International trade in spices has continued to thrive over thousands of years. Present-day producers and importers need to be aware of any legal requirements relating to food safety and quality standards. In addition to pathogens and impurities, the level of metal contaminants present in spices is a further product safety issue. Spices can be contaminated with metals during the growth cycle of the plant or during processing and packaging. Food fraud is another problem, as competitive gains can be made through intentional counterfeiting, substitution, adulteration, or mislabeling/misrepresentation of ingredients within products. Many of these tricks go unnoticed by consumers and regulating government agencies due in part to the lack of standardized methods for the identification of geographic origin.
High-value foods such as wine, rice, oils, honey, fruit juices, tea, coffee, and spices that are marketed according to their provenance are susceptible to food fraud. Additional profits can be made in several ways, for example by blending good quality, authentic products with inferior and cheaper ingredients or by deliberately misbranding a low-quality product as one with a higher value.
Elemental fingerprinting can help combat fraudulent activity. Foods can be authenticated based on the pattern of their trace element content, which is characteristic of the soil composition in the region of production—one study used multi-elemental profiling of 29 tea samples through inductively coupled plasma-mass spectrometry (ICP-MS) for authentication purposes. A similar elemental profiling approach was used in this study to identify the origin of 55 spices from various countries and to differentiate between assorted spices produced in the same country.
Versatile Multi-Element Analysis
Many food testing laboratories already use ICP-MS for the quality control of their products. It is a well-established, fast, multi-element technique to determine a wide range of elements present in a sample at different concentrations. However, given the variety of food types, many foods contain a complex or variable matrix that can give rise to the formation of polyatomic interferences in the ICP-MS spectrum that can affect the accuracy of the data for some elements. A series of recent developments has enhanced the matrix tolerance of ICP-MS and control of polyatomic interferences, improving its suitability for the analysis of foods. ICP-MS equipped with an ultra-high matrix introduction system enables the plasma to tolerate samples containing up to 25 percent total dissolved solids (TDS). Octopole-based collision/reaction cell (CRC) technology removes polyatomic interferences arising from the plasma and sample matrix using kinetic energy discrimination (KED) with a single gas (helium mode), improving the data quality of foods with complex matrices.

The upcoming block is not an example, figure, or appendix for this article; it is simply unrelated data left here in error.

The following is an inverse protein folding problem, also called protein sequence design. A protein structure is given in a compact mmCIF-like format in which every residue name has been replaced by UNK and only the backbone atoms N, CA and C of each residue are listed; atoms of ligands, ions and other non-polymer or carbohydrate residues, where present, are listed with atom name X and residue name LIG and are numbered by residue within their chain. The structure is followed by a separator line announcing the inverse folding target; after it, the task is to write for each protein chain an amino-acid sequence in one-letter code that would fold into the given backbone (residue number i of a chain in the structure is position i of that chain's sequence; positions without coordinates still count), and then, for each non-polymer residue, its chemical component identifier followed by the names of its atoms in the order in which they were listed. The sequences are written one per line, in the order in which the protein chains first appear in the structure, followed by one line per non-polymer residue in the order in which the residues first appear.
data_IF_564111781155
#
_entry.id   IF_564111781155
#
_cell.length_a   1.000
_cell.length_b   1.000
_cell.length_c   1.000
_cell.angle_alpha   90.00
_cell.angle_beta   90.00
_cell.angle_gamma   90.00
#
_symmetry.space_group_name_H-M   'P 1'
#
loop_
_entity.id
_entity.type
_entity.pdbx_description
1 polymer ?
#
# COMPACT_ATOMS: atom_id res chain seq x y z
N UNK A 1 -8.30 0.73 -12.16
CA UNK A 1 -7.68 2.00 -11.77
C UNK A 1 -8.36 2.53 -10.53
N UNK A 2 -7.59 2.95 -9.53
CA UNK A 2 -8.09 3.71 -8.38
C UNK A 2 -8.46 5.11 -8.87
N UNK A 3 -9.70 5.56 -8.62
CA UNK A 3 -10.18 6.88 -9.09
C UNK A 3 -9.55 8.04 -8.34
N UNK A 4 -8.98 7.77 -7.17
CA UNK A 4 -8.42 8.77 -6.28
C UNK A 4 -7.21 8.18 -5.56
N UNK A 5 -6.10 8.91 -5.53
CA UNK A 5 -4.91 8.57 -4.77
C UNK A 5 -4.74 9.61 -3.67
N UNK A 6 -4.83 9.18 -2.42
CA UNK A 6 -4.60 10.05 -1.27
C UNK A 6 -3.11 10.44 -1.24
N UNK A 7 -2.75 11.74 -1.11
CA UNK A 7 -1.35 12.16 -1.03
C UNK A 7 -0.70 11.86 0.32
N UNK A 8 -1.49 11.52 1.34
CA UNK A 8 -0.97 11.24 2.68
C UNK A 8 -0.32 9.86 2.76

Over 50 spices from around the world of known origin were received from a business-to-business spice supply company based in the U.S. Knowing the origin of samples is critical to the development of a reliable model that can be used to authenticate unknown samples. All spice samples were microwave digested in acid (MARS 6, CEM).
Since our lab is equipped with both ICP-optical emission spectroscopy (ICP-OES) and ICP-MS, we first used ICP-OES as a screening technique to establish the concentration levels of elements present in the spice sample digests. The same samples were then analyzed using ICP-MS. Rather than dilute the samples to bring the high-level elements (aluminum, calcium, germanium, potassium, magnesium, sodium, phosphorus, sulfur) into range, we used the ICP-OES results for these elements in the statistical analysis.
A 7900 ICP-MS and 5110 ICP-OES (Agilent Technologies) fitted with an SPS 4 autosampler (Agilent Technologies) were used to analyze various spice samples. Mass Profiler Professional (Agilent Technologies) chemometric software was used for statistical analysis of the data set.
Validating the Analytical Method
To verify the spice sample digestion process, three National Institute of Standards and Technology (NIST) standard reference materials (SRMs) were analyzed by ICP-MS and ICP-OES. The mean concentrations (ppm) of three repeat measurements of three SRM digests were in good agreement (80-120 percent) with the certified concentrations, where certified concentrations were provided.